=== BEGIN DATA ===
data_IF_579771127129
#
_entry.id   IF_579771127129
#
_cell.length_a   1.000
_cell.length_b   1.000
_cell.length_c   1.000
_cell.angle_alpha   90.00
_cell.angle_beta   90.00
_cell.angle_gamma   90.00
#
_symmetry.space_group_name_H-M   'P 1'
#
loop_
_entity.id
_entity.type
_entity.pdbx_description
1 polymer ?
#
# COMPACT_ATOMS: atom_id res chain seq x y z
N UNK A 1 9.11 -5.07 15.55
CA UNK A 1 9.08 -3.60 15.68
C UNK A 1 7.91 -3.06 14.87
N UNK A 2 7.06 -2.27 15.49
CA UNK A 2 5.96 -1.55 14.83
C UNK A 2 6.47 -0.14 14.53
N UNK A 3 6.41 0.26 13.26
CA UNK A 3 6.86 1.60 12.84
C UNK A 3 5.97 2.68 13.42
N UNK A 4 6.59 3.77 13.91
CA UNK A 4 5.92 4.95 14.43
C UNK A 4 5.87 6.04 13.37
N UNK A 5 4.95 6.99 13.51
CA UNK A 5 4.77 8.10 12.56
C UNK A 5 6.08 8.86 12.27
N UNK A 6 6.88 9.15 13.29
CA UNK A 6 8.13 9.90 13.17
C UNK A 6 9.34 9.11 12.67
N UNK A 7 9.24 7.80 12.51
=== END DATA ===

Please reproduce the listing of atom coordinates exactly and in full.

data_IF_579771127129
#
_entry.id   IF_579771127129
#
_cell.length_a   1.000
_cell.length_b   1.000
_cell.length_c   1.000
_cell.angle_alpha   90.00
_cell.angle_beta   90.00
_cell.angle_gamma   90.00
#
_symmetry.space_group_name_H-M   'P 1'
#
loop_
_entity.id
_entity.type
_entity.pdbx_description
1 polymer ?
#
# COMPACT_ATOMS: atom_id res chain seq x y z
N UNK A 1 9.11 -5.07 15.55
CA UNK A 1 9.08 -3.60 15.68
C UNK A 1 7.91 -3.06 14.87
N UNK A 2 7.06 -2.27 15.49
CA UNK A 2 5.96 -1.55 14.83
C UNK A 2 6.47 -0.14 14.53
N UNK A 3 6.41 0.26 13.26
CA UNK A 3 6.86 1.60 12.84
C UNK A 3 5.97 2.68 13.42
N UNK A 4 6.59 3.77 13.91
CA UNK A 4 5.92 4.95 14.43
C UNK A 4 5.87 6.04 13.37
N UNK A 5 4.95 6.99 13.51
CA UNK A 5 4.77 8.10 12.56
C UNK A 5 6.08 8.86 12.27
N UNK A 6 6.88 9.15 13.29
CA UNK A 6 8.13 9.90 13.17
C UNK A 6 9.34 9.11 12.67
N UNK A 7 9.24 7.80 12.51